Food & Drank: Chilean drinks – Pisco: pruébalo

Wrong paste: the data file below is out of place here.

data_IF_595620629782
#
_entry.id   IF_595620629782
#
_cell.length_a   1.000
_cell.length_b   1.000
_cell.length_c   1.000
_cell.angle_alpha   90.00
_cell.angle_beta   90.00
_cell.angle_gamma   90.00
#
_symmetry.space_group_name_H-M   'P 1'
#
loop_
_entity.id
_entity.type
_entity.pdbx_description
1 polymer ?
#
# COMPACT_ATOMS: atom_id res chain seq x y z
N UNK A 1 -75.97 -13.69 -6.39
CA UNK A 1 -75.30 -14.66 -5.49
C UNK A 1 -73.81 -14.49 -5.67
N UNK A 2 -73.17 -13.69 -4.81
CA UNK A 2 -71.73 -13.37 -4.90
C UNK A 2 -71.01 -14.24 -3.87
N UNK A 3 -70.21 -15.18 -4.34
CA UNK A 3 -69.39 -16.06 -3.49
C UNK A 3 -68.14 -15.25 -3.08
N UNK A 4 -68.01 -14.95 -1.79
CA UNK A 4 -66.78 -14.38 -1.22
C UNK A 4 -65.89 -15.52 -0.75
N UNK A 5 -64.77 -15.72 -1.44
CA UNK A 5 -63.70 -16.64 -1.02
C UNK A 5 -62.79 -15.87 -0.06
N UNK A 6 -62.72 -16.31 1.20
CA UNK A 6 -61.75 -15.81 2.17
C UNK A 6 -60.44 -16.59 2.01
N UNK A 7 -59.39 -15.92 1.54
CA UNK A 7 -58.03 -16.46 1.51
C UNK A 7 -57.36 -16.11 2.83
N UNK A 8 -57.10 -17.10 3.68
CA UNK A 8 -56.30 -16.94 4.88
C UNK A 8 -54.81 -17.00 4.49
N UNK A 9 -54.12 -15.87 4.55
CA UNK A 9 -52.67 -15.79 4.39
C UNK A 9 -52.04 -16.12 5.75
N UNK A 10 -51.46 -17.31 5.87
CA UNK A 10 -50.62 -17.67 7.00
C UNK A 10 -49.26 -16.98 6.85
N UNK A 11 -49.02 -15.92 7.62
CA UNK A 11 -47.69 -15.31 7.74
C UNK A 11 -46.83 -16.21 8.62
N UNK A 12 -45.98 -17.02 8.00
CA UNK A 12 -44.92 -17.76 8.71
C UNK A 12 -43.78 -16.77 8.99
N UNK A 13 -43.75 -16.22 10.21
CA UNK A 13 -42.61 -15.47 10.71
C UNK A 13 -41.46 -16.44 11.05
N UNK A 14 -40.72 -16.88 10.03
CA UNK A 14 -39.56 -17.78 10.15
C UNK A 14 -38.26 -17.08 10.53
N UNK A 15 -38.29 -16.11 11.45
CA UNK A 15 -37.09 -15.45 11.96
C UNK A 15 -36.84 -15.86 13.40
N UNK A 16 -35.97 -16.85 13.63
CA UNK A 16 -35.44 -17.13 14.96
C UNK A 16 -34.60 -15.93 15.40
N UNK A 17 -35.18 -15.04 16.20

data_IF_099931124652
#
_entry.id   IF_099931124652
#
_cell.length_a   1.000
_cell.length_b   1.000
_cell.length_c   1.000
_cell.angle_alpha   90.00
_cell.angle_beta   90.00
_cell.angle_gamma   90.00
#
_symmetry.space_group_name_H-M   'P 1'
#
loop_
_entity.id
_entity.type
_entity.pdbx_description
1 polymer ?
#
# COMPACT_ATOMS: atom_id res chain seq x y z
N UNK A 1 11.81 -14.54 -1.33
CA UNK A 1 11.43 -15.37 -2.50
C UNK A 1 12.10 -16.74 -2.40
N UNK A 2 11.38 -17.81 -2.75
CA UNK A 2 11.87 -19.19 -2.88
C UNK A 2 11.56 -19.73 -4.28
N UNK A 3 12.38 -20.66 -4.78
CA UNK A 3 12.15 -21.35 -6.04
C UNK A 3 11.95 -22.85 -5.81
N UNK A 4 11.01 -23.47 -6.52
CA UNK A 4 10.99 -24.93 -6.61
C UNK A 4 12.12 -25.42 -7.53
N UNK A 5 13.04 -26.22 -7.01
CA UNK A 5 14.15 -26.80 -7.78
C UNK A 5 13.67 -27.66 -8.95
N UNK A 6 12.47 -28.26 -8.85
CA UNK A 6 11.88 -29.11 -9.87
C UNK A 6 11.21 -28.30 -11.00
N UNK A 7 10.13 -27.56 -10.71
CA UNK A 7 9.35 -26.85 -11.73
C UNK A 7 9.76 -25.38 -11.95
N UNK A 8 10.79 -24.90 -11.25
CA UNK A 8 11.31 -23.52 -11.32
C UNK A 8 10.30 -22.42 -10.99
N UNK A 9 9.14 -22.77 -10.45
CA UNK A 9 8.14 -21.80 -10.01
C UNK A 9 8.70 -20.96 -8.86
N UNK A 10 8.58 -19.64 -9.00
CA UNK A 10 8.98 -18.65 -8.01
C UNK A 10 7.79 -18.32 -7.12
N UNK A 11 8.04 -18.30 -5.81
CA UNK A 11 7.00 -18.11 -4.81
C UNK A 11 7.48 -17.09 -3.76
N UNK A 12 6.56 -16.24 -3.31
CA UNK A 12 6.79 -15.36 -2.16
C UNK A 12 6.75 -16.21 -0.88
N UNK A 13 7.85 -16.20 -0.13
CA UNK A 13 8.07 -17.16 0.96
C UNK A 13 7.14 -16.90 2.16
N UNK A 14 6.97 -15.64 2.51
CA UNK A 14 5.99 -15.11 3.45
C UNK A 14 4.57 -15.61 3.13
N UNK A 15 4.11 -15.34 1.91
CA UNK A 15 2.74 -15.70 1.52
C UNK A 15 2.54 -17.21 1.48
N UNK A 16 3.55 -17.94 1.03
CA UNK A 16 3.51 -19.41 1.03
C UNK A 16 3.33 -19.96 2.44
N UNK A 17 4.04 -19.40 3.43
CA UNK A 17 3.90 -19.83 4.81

his Founders Day, break out of the mold of jungle juice and watery beer and try some fancy drinks hailing from the Southern Hemisphere. After coming back from semesters abroad, we’d love to highlight some drinks that are popular in Latin America, especially Chile. Pisco, a liquor distilled from Muscat grapes, is the national drink of Chile. In Chile, pisco is cheap and easy to find. Let’s just say it’s the exact opposite here. Luckily, it’s not impossible to find, and has even been called the fastest growing liquor in the United States, according to the National Commission of Pisco of Peru. It’s a spirit similar in taste to rum; some would call it a “rumstitute.” You can find it at larger liquor stores, like Big Top. There is a heated rivalry between Chile and Peru regarding many things: territory disputes, soccer matches, and of course, pisco. Peru has a historic town named Pisco, and argues that pisco production began after the Spanish brought grapes to Peru in the 1500s. Pisco production has been documented as early as 1684 in Peru, while the earliest mention of Pisco in Chile was 1671. So, while Chile isn’t necessarily disputing the origin of pisco (although Chileans aren’t quick to admit that), they do assert the superiority of Chilean pisco, both in taste and prevalence. Chilean pisco is much more widely distributed worldwide than the Peruvian variety, so Chileans would argue that if or when people from outside the Andes think of the spirit, they are in fact thinking of the Chilean product. Regardless of where your loyalties lie, mix up your drink repertoire with some of these cocktails. Piscola Piscola or pisco and coke, is probably the most ubiquitous and simplest way to serve pisco. When ordering at a bar or club, the glass would be filled half or 3/4 of the way with pisco, and then you could dilute the drink little by little. I’d recommend getting ice and then filling 1/3 of your glass with pisco and then top off with Coke. Caipirinha This traditional Brazilian drink is made with cachaca, a sugarcane based liquor. Caipirinhas are simple to make, but complicate things in the morning. 1/2 lime, quartered 1 teaspoon white sugar 2 1/2 fluid ounces cachaca 1 cup ice cubes Combine in a glass. Pisco sour (Chilean way) Bottles of premade mixes of pisco sours are really popular in Chile and come in a variety of flavors. I have yet to encounter any such product in the US, so in order to enjoy a pisco sour, you’ll have to make it from scratch. Just as with any drink, there are plenty of variations, but this is a pretty basic recipe that you can then tinker with: -4 cups ice cubes -1 cup pisco -1/3 cup lemon juice -1/3 cup white sugar -1 egg white -aromatic bitters Fanschopp 1 part beer 1 part orange fanta combine & enjoy Terremoto Another uniquely Chilean drink is a terremoto (or earthquake). It’s most commonly associated with and served during the fiestas patrias, or the day (really weeklong) celebration commemorating the beginning of the independence process in Chile. A terremoto is a drink of mythic proportions. As legend has it, German reporters were in Chile following the 1985 earthquake and to beat the summer heat, added ice cream to their drink and reportedly said, “now this is an earthquake” after feeling the effects. There are lots of skeptics with regards to the origin of the name, but the story and the drink are nonetheless epic. And while this may seem like a fun, frilly drink, don’t be fooled – they don’t call it the terremoto for nothing; the sugar and alcohol pack a punch. -Put 3 scoops of pineapple ice cream in a glass -Fill with white wine -Add a bit of fernet, an Argentine liquor, or rum -Throw in a dash of grenadine -Stir